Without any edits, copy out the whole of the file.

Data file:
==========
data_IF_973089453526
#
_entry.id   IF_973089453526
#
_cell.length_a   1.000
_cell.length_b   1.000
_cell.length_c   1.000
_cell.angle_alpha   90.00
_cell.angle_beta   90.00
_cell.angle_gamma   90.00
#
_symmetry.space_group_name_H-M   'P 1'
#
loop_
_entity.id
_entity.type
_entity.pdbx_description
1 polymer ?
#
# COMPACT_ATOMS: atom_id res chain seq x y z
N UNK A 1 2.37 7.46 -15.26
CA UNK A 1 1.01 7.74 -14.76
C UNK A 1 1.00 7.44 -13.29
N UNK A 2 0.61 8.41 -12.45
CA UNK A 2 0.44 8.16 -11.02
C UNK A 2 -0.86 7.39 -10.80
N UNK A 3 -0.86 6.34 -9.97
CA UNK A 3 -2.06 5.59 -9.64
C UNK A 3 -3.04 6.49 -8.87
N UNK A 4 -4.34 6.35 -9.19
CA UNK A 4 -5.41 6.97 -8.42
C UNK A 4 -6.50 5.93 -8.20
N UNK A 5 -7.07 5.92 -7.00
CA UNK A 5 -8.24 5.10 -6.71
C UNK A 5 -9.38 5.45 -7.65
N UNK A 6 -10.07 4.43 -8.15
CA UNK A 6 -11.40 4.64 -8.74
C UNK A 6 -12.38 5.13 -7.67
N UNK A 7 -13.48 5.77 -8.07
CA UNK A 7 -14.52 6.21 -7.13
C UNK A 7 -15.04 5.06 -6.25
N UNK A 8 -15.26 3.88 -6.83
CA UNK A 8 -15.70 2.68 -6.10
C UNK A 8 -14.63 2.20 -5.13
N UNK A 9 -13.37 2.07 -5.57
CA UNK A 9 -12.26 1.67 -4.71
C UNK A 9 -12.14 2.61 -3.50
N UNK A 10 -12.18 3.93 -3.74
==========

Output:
data_IF_973089453526
#
_entry.id   IF_973089453526
#
_cell.length_a   1.000
_cell.length_b   1.000
_cell.length_c   1.000
_cell.angle_alpha   90.00
_cell.angle_beta   90.00
_cell.angle_gamma   90.00
#
_symmetry.space_group_name_H-M   'P 1'
#
loop_
_entity.id
_entity.type
_entity.pdbx_description
1 polymer ?
#
# COMPACT_ATOMS: atom_id res chain seq x y z
N UNK A 1 2.37 7.46 -15.26
CA UNK A 1 1.01 7.74 -14.76
C UNK A 1 1.00 7.44 -13.29
N UNK A 2 0.61 8.41 -12.45
CA UNK A 2 0.44 8.16 -11.02
C UNK A 2 -0.86 7.39 -10.80
N UNK A 3 -0.86 6.34 -9.97
CA UNK A 3 -2.06 5.59 -9.64
C UNK A 3 -3.04 6.49 -8.87
N UNK A 4 -4.34 6.35 -9.19
CA UNK A 4 -5.41 6.97 -8.42
C UNK A 4 -6.50 5.93 -8.20
N UNK A 5 -7.07 5.92 -7.00
CA UNK A 5 -8.24 5.10 -6.71
C UNK A 5 -9.38 5.45 -7.65
N UNK A 6 -10.07 4.43 -8.15
CA UNK A 6 -11.40 4.64 -8.74
C UNK A 6 -12.38 5.13 -7.67
N UNK A 7 -13.48 5.77 -8.07
CA UNK A 7 -14.52 6.21 -7.13
C UNK A 7 -15.04 5.06 -6.25
N UNK A 8 -15.26 3.88 -6.83
CA UNK A 8 -15.70 2.68 -6.10
C UNK A 8 -14.63 2.20 -5.13
N UNK A 9 -13.37 2.07 -5.57
CA UNK A 9 -12.26 1.67 -4.71
C UNK A 9 -12.14 2.61 -3.50
N UNK A 10 -12.18 3.93 -3.74